In 1853 Philippos Margaritis (1810-1893) set up in his residence, on Klafthmonos Street, the first photographic shop in Athens. Originally from Epirus, Margaritis was born in Smyrni (present-day Izmir), but after the Revolution, the family moved first to Psara and eventually settled in Rome. In Rome, he studied painting, while his younger brother Georgios (1814-1885) studied painting and lithography in Paris. In 1837 Philippos settled in Athens, and together with his brother, they created a successful workshop on Ermou Street, where Georgios installed the first lithographic workshop of modern Greece.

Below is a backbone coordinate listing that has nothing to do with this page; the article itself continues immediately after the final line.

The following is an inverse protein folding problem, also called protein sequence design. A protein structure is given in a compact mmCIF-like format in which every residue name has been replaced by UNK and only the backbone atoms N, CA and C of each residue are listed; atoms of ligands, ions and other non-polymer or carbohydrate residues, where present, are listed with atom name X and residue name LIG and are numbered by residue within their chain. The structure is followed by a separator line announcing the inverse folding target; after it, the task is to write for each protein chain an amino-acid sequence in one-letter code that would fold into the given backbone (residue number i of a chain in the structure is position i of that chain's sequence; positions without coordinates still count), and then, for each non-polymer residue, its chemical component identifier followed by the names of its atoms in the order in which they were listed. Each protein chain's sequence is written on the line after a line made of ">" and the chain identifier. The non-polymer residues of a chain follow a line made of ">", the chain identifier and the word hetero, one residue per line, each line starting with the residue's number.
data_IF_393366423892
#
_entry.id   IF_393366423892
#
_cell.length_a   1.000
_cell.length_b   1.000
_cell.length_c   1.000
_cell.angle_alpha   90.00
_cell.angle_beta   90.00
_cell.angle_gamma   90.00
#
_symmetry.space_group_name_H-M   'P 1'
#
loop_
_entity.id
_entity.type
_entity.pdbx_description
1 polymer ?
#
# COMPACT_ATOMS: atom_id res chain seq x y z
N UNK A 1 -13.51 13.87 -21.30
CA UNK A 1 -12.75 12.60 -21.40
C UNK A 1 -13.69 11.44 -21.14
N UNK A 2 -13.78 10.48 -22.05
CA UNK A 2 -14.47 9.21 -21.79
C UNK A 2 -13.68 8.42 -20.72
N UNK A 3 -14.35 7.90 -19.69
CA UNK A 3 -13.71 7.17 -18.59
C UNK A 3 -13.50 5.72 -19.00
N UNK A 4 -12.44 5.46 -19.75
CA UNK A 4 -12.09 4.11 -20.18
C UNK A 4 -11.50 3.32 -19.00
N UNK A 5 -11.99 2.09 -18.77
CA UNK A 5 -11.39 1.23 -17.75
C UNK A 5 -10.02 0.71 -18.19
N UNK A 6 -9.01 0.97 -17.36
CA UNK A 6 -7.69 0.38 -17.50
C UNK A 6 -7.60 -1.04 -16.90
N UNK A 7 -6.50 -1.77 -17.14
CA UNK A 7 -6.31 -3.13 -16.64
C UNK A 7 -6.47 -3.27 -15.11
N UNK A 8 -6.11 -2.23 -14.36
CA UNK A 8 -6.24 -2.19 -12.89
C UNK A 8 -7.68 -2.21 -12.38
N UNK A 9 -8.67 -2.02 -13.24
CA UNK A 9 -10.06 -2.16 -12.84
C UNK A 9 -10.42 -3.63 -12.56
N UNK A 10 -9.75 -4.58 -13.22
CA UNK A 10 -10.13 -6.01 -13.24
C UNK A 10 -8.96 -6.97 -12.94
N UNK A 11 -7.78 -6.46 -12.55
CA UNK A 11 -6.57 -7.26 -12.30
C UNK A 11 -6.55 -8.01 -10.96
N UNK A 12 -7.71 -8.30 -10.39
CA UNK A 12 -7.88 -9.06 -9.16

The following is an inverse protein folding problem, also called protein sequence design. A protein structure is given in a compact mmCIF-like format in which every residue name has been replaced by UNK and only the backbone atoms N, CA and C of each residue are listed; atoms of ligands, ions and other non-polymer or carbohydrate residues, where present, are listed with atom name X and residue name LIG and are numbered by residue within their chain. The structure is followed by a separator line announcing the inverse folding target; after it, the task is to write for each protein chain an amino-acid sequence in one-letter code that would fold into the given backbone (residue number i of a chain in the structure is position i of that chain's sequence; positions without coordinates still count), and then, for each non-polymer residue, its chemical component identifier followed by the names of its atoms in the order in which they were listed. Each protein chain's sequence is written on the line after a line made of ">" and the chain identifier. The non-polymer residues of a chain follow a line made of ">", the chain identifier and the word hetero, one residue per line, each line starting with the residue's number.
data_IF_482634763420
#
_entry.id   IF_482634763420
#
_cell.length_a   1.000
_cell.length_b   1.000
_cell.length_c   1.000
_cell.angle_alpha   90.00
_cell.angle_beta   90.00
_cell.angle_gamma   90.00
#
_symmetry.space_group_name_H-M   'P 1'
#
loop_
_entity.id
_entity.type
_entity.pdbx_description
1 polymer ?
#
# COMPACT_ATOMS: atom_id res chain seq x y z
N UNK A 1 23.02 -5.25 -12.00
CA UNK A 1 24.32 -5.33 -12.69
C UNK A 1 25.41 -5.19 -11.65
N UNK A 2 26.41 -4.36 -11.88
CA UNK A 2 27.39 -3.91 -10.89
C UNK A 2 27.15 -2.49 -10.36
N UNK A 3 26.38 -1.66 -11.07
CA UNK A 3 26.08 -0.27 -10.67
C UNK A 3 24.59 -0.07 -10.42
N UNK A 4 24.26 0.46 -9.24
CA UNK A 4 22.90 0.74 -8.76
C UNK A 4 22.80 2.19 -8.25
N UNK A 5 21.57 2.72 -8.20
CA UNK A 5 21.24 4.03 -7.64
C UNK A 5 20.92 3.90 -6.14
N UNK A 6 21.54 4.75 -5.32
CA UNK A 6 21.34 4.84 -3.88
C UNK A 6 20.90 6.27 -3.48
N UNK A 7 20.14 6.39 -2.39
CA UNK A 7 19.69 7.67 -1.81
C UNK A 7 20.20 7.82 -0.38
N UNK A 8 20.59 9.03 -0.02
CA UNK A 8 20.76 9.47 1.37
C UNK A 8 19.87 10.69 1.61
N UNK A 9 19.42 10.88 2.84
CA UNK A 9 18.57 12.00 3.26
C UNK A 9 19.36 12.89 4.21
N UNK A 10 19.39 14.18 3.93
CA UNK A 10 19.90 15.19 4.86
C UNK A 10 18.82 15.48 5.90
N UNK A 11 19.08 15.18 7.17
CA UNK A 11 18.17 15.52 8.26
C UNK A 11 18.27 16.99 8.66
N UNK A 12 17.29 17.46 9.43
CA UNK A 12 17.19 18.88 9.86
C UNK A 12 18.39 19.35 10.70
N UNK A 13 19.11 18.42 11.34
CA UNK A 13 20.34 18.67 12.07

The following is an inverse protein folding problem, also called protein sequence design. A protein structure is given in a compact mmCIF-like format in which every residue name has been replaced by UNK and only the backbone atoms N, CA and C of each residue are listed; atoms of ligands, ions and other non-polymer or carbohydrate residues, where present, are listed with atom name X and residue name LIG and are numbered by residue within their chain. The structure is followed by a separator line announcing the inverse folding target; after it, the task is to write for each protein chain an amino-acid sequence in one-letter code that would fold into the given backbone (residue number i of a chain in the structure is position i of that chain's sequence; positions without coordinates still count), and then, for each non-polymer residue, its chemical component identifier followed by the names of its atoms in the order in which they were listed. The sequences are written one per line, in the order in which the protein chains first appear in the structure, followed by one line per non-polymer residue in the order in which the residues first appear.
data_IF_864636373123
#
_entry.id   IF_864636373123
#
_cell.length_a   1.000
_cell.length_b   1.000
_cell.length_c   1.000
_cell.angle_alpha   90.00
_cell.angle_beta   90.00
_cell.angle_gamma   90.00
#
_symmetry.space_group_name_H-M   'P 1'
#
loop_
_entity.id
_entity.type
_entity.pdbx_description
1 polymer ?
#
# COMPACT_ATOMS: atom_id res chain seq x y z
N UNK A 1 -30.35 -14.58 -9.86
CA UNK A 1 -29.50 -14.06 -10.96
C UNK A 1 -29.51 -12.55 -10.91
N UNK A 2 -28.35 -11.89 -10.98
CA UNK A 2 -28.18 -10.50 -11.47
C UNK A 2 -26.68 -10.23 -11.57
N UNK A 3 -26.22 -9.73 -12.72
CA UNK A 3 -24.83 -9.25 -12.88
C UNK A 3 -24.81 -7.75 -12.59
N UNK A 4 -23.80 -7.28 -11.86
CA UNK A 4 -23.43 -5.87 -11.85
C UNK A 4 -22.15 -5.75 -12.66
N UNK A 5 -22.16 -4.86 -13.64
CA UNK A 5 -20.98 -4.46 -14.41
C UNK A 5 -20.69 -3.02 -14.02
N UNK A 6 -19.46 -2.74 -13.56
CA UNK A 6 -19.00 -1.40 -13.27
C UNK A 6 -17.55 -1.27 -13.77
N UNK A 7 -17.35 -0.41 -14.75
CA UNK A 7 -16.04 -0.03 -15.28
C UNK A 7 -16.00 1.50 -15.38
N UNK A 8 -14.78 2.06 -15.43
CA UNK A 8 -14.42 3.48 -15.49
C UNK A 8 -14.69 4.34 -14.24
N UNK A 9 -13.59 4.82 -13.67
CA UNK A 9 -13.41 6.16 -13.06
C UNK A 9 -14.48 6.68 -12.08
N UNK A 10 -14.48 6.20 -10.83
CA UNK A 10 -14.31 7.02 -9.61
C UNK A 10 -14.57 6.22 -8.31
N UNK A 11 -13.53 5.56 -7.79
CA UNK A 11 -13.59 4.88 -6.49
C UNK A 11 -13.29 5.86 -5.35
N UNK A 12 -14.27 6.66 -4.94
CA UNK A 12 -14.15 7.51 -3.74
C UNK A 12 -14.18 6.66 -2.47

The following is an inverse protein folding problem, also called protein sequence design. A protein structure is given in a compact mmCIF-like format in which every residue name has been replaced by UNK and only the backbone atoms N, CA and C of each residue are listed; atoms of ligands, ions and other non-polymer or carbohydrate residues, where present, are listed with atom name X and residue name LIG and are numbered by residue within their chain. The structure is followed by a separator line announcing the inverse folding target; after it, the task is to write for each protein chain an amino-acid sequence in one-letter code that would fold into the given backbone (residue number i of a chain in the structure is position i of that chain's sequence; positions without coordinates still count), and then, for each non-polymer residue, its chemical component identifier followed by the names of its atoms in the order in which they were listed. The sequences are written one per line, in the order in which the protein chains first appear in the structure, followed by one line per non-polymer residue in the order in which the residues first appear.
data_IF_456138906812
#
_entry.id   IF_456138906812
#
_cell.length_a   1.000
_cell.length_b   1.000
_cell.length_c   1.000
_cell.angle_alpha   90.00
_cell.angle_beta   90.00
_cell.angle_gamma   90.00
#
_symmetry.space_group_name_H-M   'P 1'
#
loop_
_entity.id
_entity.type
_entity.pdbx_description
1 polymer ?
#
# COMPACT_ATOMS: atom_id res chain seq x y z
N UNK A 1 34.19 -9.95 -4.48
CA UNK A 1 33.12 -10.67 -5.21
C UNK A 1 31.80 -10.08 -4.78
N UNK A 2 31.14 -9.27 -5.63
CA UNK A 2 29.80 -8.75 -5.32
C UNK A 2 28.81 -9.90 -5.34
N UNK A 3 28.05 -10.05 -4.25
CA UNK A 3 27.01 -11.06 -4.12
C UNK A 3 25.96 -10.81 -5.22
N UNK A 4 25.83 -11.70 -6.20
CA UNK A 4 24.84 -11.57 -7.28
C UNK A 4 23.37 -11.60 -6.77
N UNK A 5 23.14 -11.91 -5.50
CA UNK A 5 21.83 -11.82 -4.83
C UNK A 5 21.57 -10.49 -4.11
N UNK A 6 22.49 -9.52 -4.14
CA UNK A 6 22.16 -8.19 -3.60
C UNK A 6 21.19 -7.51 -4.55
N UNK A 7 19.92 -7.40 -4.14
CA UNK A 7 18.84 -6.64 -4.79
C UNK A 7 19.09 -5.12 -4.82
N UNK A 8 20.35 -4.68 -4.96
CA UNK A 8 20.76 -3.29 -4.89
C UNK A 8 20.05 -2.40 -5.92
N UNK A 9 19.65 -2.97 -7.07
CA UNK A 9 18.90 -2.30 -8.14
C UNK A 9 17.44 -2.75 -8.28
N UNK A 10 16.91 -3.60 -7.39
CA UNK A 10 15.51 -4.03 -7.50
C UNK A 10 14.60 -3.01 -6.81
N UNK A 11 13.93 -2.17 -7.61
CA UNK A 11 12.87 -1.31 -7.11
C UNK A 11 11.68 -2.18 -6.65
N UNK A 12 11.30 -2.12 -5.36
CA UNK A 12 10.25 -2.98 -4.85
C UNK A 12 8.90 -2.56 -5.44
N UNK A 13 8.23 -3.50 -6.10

Starting in the mid-1840s, Philippos Margaritis began his steady involvement in photography, initially working on portraits, while in 1847, he was taught the daguerreotype technique by the Frenchman Philibert Perraud. After that, photography became his primary occupation. He documented archaeological landscapes as well as prominent personalities of the time. His photographs were exhibited in Greece and abroad (at the Paris International Exhibition of 1855, where he exhibited the Athens monuments, at the London International Exhibition of 1862, etc.). Now, he is recognized, based on research, as the first Greek photographer.